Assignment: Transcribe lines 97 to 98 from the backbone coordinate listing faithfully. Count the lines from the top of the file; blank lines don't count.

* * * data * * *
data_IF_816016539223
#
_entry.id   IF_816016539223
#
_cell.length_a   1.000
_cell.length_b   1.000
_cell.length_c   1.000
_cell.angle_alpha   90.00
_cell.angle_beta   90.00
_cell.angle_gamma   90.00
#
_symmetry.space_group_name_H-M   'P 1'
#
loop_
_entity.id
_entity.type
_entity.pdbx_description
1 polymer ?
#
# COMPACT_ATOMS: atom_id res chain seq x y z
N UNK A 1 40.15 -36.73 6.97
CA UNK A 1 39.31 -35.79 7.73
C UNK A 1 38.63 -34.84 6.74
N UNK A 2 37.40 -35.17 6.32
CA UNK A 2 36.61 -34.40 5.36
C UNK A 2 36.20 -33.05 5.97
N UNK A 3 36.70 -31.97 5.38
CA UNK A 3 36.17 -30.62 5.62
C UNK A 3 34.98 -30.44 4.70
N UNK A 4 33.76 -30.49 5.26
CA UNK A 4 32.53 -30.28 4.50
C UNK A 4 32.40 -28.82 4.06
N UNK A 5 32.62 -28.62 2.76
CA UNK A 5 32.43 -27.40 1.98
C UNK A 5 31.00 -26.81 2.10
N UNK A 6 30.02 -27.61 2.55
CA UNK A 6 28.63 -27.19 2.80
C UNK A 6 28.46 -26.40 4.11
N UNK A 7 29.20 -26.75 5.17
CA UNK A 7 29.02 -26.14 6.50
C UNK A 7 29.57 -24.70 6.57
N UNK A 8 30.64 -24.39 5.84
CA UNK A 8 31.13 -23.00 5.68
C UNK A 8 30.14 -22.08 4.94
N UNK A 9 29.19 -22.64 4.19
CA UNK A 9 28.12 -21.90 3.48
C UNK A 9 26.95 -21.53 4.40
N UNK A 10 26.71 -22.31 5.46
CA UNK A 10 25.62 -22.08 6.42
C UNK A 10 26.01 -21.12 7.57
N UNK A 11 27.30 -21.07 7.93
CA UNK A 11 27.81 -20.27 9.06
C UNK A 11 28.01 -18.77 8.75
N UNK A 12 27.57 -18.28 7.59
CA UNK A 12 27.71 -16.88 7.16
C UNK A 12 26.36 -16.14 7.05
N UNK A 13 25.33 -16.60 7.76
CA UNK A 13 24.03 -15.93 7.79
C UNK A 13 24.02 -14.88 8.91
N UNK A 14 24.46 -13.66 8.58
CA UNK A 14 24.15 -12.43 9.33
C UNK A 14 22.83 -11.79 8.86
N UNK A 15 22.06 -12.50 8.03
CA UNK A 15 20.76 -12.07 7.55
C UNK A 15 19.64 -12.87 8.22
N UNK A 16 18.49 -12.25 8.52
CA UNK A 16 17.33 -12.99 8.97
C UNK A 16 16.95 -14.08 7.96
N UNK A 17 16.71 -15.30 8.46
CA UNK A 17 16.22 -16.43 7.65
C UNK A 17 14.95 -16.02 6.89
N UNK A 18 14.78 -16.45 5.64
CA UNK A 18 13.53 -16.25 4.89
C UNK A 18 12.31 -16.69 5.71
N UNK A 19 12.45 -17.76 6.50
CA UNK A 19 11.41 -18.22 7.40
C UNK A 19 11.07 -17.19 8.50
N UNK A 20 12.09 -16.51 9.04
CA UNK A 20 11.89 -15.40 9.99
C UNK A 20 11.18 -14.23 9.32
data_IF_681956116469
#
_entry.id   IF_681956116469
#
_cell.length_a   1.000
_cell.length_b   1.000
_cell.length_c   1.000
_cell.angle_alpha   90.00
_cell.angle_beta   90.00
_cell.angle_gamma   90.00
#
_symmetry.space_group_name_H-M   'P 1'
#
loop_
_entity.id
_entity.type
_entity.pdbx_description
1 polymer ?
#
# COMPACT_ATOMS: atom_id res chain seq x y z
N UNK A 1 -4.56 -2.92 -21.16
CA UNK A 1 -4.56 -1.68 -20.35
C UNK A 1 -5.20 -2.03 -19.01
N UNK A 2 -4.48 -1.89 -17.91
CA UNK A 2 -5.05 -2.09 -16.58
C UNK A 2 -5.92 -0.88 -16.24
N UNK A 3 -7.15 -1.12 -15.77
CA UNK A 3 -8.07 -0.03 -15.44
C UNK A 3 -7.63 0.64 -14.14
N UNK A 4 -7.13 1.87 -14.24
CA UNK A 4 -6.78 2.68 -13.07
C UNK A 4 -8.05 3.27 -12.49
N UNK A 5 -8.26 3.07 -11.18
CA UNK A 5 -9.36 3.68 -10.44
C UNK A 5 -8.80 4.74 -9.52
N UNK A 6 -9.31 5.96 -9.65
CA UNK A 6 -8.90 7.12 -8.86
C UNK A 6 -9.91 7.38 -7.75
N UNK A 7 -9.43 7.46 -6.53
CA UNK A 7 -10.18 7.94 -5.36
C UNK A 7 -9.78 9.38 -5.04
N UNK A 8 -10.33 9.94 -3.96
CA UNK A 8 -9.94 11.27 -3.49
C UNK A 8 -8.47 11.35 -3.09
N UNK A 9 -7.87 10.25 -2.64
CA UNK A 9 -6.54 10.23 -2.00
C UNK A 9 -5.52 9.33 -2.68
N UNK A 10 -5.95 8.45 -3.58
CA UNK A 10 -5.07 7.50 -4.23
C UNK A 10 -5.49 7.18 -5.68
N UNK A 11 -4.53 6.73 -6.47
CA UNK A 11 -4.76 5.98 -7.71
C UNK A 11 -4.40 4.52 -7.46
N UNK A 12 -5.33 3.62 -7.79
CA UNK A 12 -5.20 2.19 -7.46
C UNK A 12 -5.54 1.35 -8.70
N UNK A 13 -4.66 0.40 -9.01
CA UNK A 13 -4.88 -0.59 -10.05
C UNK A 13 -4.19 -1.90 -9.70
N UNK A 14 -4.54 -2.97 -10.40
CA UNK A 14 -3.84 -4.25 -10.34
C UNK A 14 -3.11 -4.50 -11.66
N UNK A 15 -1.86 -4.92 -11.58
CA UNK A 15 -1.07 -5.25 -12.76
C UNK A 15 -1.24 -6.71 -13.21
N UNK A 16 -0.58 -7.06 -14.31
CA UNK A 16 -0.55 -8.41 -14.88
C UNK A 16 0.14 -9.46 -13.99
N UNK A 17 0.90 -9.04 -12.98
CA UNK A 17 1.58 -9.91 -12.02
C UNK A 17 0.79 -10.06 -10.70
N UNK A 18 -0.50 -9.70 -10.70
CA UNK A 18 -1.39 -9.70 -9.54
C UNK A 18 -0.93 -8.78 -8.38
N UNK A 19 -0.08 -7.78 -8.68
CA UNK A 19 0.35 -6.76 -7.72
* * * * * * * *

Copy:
_entity.pdbx_description
1 polymer ?